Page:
This thoroughly revised textbook is a basic introduction to plasma phenomena in solar and stellar coronae emphasizing non-MHD aspects. The natural way in which the author unifies observations and theory gives a wide perspective to the subject. An important feature is the lucidly written presentation of the fundamentals of plasma physics. The basic theory thus developed is then extended to some exemplary and important observations of coronal dynamics, such as coronal currents, particle acceleration, propagation of particle beams, and shocks.
In Out of the Blue skywatcher John Naylor offers practical advice about where and when you can expect to see natural phenomena, what you will see and how to improve your chances of seeing it. Naylor takes in both the night and the day sky, and deals only with what can be seen with the naked eye. Drawing on science, history, literature and mythology, and assuming only basic scientific knowledge, Out of the Blue is for everyone who enjoys being outdoors and who feel curious or puzzled about things optical and astronomical.John Naylor was born in England, but spent his childhood in Peru. A graduate of London University with a degree in philosophy, he teaches physics at a secondary school in London.
This book is about the origin questions - the questions of how the planets, the stars, the galaxies, and the Universe itself were formed. These are the biggest questions in astronomy, and in the last decade, there has been a revolution in observational astronomy which has meant that we are very close to answering three of the four big questions. It is therefore a propitious time for this book.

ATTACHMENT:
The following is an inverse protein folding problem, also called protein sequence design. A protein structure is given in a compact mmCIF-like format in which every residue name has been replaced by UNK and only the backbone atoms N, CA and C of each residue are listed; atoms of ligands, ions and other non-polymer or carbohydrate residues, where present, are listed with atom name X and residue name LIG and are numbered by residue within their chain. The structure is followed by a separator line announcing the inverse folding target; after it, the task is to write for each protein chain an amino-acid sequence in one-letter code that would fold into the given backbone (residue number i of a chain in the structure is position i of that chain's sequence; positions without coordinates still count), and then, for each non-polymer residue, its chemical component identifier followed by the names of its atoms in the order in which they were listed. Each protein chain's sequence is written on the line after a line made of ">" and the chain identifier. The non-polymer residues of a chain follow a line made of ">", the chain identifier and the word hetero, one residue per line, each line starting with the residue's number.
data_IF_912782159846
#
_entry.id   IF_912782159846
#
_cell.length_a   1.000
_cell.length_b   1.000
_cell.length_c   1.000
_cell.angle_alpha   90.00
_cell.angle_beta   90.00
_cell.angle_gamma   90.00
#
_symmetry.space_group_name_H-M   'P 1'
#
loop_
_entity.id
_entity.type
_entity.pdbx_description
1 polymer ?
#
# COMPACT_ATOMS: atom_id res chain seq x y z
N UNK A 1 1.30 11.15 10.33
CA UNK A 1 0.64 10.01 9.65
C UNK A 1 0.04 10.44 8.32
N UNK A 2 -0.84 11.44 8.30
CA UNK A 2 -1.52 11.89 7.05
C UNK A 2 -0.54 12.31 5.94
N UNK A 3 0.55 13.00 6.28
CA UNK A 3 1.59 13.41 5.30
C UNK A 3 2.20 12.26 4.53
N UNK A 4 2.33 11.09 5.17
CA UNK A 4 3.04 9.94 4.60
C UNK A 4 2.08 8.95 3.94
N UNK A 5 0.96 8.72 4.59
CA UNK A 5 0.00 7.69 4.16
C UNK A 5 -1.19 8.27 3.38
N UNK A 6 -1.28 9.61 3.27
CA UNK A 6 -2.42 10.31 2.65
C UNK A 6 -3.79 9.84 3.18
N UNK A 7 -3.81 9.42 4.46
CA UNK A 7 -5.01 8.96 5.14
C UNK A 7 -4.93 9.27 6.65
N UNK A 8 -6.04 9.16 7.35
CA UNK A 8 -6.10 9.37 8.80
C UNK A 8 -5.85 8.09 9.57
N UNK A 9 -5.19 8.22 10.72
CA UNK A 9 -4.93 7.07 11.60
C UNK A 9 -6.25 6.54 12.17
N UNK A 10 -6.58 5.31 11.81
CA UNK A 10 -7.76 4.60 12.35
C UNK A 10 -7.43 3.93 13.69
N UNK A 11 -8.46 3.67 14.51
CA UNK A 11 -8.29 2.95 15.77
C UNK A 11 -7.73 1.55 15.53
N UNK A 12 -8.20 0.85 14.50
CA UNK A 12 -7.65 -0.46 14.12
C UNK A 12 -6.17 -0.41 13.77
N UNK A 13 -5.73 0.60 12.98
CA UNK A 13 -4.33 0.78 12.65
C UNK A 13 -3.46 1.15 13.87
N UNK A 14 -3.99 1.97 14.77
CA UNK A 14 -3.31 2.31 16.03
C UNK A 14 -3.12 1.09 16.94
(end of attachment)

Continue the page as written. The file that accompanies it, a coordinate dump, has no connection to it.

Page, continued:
"Marswalk One: First Steps on a New Planet" addresses the question of why we should embark on a journey to Mars, documenting what the first human crew will do when they place their feet in the red dust of the planet. The book also addresses why we need to carry out these tasks and, more importantly, what a human crew could achieve that an automated mission could not. Understanding the clear benefits of sending a human crew to the surface of Mars, and how these benefits can be seen back on Earth, is the key to sustained long-term public and political support for the programme in terms of cash and commitment. The book accepts that the journey will be made, but does not specify precisely when. Flight time, and how to get to and from the planet are discussed briefly, to understand why the suggested duration spent at Mars is reasonable. The main objective of the work is to look at what science will be done on the surface – supported by orbital operations – and what hardware and technology will be employed to achieve the mission objectives. This analysis is drawn from previous experiences in manned and unmanned space programmes, including Apollo, Skylab, Salyut/Mir, Shuttle and ISS, Viking, Luna/Lunokhod, and recent Mars missions such as Pathfinder and Global Surveyor. In addition, new interviews with key personalities involved in planning Martian exploration, and discussions about current thoughts on what we need to accomplish on Mars when we get there, will provide a lively and thought provoking account that could generate fresh debate. When the decision is finally made to go to Mars, it will be made in the knowledge that most of the world knows why we are going and what benefits mankind will see for the effort. The authors’ primary objective is to begin this understanding.
Papers from the Discussion Conference on Recent Advances in General Relativity, held at the U. of Pittsburgh, May 1990, survey the interacting fields of classical general relativity, astrophysics, and quantum gravity. Some of the remarks made following the invited papers are also included. The conference also included three workshops--on classical gravity, quantum gravity, and numerical relativity - which are reported on by their organizers.